Last week’s decision in United States v. Jones, the GPS tracking case, remained a popular topic for commentators over the weekend.  In an op-ed for the New York Times, Barry Friedman contends that in an age of lives lived online, Jones “may turn the Fourth Amendment into a ticking time bomb, set to self-destruct – and soon – in the face of rapidly emerging technology.”  Renée Hutchins strikes a similar chord in an op-ed for the Baltimore Sun, describing the majority’s focus on trespass as “miss[ing] a momentous opportunity to speak clearly in a brave new world.”  The editorial boards of the Salt Lake Tribune and Dallas Morning News similarly emphasized the opinion’s lack of guidance, while the New York Daily News expresses concern that the decision “will make it hard for cops to get bad guys.”

Others commentators struck a more positive note.  Daniel Solove of Concurring Opinions observes that the “concurring opinions indicate five votes for a broader[,] more progressive view of the Fourth Amendment, one which breaks from some of the Court’s antiquated notions of privacy.”  The editorial boards of the Buffalo News and Burlington Times News praise the decision as drawing a line in defense of privacy from government intrusion, while Mark Fitzgibbons – in an op-ed for the Washington Examiner – applauds the decision as an “important Fourth Amendment win for conservatives.”

Other commentary on the decision comes from Lior Strahilevitz in an op-ed for the Chicago Tribune, Berin Szoka and Charlie Kennedy of CNET, the editorial board of the Boston Globe, and Kenneth Jost of Jost on Justice.  Finally, NPR’s On the Media interviewed Orin Kerr about the opinion.

Situating the Court’s recent decision in Perry v. Perez in a long history of redistricting battles, Sam Issacharoff writes in the Boston Review that “[t]he justices have failed to find an easy definition of what is fair, what level of manipulation is permissible, how much greed is tolerable, how many districts should be assigned to this group or that group,” concluding that “[t]he solution lies in taking the process of redistricting away from the insiders . . . the wisdom of moving to independent redistricting bodies is obvious.”  Reuters discusses whether that the Court’s opinion suggests a willingness to reconsider Section 5 of the Voting Rights Act.  Finally, Michael Li of the Texas Redistricting Blog reports on a recent brief filed by the Department of Justice “explaining DOJ’s position on what the Supreme Court’s opinion requires the San Antonio court to do when addressing section 5 concerns in the course of drawing interim maps.”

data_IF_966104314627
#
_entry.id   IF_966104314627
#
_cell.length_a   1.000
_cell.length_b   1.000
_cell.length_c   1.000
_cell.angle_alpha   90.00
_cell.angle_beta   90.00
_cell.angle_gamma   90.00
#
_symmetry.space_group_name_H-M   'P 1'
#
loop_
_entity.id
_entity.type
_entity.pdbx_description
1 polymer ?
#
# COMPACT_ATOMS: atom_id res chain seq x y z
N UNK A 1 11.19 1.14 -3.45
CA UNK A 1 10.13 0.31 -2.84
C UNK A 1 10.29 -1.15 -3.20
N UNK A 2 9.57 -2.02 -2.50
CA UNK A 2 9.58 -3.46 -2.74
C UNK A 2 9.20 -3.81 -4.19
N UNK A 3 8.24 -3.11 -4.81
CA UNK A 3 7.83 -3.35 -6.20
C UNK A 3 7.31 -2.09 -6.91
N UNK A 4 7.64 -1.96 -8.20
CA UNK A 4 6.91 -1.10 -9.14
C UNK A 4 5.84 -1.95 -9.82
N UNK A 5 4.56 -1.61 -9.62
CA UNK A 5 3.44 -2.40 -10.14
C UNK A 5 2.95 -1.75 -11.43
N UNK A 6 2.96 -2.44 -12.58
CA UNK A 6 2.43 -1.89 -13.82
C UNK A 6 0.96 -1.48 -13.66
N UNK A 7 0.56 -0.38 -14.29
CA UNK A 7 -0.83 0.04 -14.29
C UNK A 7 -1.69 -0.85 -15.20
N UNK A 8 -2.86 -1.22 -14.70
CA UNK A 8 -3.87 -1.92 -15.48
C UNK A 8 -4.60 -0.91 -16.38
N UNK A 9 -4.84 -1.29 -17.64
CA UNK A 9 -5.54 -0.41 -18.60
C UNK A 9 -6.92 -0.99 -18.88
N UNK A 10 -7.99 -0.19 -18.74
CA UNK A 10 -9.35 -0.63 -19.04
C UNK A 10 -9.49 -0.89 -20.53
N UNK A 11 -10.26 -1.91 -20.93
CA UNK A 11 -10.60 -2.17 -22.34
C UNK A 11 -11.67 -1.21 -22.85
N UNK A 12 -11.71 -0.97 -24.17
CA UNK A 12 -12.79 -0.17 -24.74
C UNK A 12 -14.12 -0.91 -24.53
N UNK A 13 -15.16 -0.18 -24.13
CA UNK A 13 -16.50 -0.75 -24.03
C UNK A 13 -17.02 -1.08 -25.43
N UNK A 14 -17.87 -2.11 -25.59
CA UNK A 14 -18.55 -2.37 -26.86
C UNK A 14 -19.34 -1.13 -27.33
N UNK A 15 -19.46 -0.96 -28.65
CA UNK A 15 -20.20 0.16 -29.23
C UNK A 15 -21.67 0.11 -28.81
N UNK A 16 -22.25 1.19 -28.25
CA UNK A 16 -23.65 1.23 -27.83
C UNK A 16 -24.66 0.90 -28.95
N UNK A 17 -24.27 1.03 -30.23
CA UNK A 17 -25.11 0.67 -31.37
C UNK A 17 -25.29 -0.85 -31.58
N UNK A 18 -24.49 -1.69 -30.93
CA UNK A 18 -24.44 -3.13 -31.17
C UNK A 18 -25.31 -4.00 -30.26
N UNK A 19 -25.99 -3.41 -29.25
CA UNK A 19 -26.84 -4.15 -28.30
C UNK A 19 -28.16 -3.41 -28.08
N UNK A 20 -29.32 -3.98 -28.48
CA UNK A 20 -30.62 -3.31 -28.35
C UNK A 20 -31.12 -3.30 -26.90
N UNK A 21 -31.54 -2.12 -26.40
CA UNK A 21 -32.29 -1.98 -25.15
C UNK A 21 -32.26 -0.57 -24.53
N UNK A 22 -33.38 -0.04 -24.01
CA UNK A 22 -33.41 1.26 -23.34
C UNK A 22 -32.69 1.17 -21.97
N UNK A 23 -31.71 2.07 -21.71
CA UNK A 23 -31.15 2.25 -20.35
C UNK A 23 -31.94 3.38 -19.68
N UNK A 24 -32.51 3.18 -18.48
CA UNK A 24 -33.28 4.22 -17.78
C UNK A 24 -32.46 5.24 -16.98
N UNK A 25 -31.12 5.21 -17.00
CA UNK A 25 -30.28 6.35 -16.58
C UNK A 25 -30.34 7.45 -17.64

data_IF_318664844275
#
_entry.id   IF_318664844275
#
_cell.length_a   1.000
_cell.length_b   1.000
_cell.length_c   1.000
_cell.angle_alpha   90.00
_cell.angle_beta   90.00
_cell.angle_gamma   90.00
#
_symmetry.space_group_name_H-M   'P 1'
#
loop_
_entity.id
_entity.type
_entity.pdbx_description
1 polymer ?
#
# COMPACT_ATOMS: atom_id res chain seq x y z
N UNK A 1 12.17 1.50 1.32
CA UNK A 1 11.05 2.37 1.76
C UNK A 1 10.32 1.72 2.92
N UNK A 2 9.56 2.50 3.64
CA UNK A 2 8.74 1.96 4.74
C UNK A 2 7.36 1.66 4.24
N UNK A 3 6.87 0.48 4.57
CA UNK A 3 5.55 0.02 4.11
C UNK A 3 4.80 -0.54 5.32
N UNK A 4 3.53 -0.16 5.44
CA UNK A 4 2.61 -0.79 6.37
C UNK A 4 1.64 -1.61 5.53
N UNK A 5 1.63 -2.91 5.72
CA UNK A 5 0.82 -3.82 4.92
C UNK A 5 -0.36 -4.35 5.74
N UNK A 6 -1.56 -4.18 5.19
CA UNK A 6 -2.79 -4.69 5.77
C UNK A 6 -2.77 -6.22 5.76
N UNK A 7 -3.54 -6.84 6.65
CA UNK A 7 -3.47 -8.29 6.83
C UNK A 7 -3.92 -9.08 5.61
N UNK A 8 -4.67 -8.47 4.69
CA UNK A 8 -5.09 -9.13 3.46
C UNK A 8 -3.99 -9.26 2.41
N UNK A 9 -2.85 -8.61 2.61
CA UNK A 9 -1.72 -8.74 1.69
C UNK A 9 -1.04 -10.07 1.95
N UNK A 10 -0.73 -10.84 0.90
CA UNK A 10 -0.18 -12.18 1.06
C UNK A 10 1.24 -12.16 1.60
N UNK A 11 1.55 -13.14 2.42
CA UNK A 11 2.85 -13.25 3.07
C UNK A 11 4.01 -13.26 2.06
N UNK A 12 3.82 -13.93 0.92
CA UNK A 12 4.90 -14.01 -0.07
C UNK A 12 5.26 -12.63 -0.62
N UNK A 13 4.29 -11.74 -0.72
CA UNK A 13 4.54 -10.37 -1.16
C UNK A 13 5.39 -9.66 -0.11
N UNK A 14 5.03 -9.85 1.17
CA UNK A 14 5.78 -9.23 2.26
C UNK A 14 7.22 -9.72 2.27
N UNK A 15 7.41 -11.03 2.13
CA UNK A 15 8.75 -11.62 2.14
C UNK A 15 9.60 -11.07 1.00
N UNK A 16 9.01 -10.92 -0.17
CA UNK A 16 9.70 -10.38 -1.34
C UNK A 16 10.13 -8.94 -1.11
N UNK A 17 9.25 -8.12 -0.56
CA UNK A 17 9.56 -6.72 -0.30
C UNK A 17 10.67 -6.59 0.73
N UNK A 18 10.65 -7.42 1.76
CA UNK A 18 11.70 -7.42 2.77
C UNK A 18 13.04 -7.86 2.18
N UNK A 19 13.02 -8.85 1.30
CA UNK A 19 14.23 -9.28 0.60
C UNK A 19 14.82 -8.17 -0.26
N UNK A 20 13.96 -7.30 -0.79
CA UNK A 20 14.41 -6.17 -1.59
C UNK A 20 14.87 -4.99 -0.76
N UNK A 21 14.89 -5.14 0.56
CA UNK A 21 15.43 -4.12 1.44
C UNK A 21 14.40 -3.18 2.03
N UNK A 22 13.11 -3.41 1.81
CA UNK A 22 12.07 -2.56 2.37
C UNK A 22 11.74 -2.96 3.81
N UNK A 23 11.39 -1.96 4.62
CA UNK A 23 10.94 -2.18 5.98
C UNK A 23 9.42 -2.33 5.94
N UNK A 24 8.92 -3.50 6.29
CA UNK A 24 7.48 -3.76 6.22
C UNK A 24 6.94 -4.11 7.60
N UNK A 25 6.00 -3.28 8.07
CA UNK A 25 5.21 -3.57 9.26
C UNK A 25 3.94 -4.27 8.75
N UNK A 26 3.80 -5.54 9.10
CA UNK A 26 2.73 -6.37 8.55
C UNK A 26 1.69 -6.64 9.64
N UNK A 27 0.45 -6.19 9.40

On Friday, the Department of Justice filed a brief in the health care cases arguing that nearly all of the Affordable Care Act should survive even if the Court declares the Act’s individual mandate provision unconstitutional.  Reuters has coverage, while the ACA Litigation Blog has the filings.  (Lyle discussed the severability issue as part of his essay series on the healthcare cases).

Briefly:
  • Discussing the Court’s recent opinions in Hosanna-Tabor Evangelical Lutheran Church and School v. EEOC (ministerial exception), United States v. Jones (GPS tracking), and the Texas redistricting cases, Robert Barnes concludes in the Washington Post that “the Court has shown unity,” but has offered “little guidance.”
  • On The Daily Show, Jon Stewart discussed the Court’s decision in Hosanna-Tabor and also covered this month’s oral arguments in FCC v Fox .
  • As Marissa noted in Friday’s round-up, last week Justice Thomas received an honorary degree from his alma mater, Holy Cross.  The Worcester Telegram, Boston Globe, and Holy Cross all have coverage
  • John Dean of Verdict discusses the prospect that December’s decision by the Montana Supreme Court opinion upholding a state law limiting campaign contributions by corporations will prompt the five Justices in the majority in Citizens United to reconsider that decision.  (Lyle covered the Montana court’s opinion for this blog).
  • At the Constitutional Law Prof Blog, Ruthann Robson discusses a recent decision by the Tenth Circuit upholding the constitutionality of the Stolen Valor Act – the question presented in United States v. Alvarez.
  • Ilya Shapiro of CATO@Liberty discusses Cato’s recent amicus filing supporting the cert. petition in Morgan v. Swanson, a case about student free speech rights .
  • The Saipan Tribune reports on Justice Sotomayor’s visit to the Commonwealth of Northern Mariana Islands and covers her reception with Governor Fitial.
  • At Forbes, Michelle Maisto responds to the Court’s recent holding in National Meat Association v. Harris that the Federal Meat Inspection Act preempts a California state law, and expresses concern that current regulations are inadequate .

Posted in Round-up

Recommended Citation: Joshua Matz, Monday round-up, SCOTUSblog (Jan. 30, 2012, 2:58 PM), http://www.scotusblog.com/2012/01/monday-round-up-110/